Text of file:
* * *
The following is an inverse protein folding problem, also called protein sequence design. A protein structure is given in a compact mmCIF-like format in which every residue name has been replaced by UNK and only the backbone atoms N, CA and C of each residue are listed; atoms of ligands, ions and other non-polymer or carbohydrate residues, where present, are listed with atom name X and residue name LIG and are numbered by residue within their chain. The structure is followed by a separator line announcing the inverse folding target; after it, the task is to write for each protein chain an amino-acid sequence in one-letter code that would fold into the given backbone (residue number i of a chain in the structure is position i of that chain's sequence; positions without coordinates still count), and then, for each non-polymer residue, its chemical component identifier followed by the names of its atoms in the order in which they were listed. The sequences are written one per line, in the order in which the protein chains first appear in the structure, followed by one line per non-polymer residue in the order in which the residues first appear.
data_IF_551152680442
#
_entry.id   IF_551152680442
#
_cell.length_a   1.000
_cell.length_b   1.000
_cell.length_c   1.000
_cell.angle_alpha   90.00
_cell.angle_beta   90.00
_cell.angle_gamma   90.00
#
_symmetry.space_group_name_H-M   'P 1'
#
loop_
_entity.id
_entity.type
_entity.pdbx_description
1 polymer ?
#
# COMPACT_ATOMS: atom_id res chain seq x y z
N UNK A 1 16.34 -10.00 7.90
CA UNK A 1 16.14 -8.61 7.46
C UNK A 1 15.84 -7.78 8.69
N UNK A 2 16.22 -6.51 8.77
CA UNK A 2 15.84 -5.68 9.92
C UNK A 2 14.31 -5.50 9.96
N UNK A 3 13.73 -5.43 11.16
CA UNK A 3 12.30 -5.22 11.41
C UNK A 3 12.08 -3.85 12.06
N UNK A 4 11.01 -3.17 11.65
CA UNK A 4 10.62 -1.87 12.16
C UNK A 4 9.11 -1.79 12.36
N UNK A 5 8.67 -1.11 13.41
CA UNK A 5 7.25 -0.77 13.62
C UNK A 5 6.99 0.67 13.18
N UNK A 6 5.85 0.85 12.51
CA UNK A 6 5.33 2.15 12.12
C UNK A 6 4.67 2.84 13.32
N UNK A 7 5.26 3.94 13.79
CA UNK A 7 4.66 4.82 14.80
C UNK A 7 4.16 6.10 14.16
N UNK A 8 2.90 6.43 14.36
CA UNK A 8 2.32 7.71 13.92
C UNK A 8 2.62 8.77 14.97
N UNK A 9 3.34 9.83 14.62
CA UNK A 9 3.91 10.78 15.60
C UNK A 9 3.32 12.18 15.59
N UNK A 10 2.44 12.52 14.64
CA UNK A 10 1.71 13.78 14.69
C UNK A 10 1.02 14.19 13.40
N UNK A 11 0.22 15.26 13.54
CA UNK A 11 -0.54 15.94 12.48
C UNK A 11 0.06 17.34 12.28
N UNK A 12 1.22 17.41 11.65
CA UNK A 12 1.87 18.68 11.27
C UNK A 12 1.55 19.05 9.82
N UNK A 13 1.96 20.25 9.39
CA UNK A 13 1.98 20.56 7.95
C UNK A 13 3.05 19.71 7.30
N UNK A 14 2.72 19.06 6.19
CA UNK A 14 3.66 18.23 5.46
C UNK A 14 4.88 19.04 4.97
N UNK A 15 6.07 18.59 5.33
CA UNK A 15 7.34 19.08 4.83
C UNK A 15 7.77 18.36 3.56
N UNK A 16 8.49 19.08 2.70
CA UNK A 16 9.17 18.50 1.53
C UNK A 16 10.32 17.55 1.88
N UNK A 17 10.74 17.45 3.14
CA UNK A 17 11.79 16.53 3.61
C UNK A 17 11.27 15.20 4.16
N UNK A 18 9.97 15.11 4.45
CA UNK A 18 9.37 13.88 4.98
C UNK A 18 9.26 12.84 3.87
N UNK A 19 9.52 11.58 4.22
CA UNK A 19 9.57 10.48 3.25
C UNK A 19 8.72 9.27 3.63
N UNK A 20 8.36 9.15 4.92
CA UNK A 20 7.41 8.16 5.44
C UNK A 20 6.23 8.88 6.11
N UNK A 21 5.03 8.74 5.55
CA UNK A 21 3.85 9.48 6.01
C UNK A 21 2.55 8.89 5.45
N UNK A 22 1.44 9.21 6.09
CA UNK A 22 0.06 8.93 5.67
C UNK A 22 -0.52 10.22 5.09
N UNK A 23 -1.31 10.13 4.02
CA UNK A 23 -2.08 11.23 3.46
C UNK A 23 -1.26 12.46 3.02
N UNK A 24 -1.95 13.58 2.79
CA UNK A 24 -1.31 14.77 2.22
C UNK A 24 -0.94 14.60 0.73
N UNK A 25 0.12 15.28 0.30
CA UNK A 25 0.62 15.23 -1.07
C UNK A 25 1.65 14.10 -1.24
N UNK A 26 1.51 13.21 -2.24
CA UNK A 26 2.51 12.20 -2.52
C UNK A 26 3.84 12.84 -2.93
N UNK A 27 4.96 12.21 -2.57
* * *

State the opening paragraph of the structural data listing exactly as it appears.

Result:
The following is an inverse protein folding problem, also called protein sequence design. A protein structure is given in a compact mmCIF-like format in which every residue name has been replaced by UNK and only the backbone atoms N, CA and C of each residue are listed; atoms of ligands, ions and other non-polymer or carbohydrate residues, where present, are listed with atom name X and residue name LIG and are numbered by residue within their chain. The structure is followed by a separator line announcing the inverse folding target; after it, the task is to write for each protein chain an amino-acid sequence in one-letter code that would fold into the given backbone (residue number i of a chain in the structure is position i of that chain's sequence; positions without coordinates still count), and then, for each non-polymer residue, its chemical component identifier followed by the names of its atoms in the order in which they were listed. The sequences are written one per line, in the order in which the protein chains first appear in the structure, followed by one line per non-polymer residue in the order in which the residues first appear.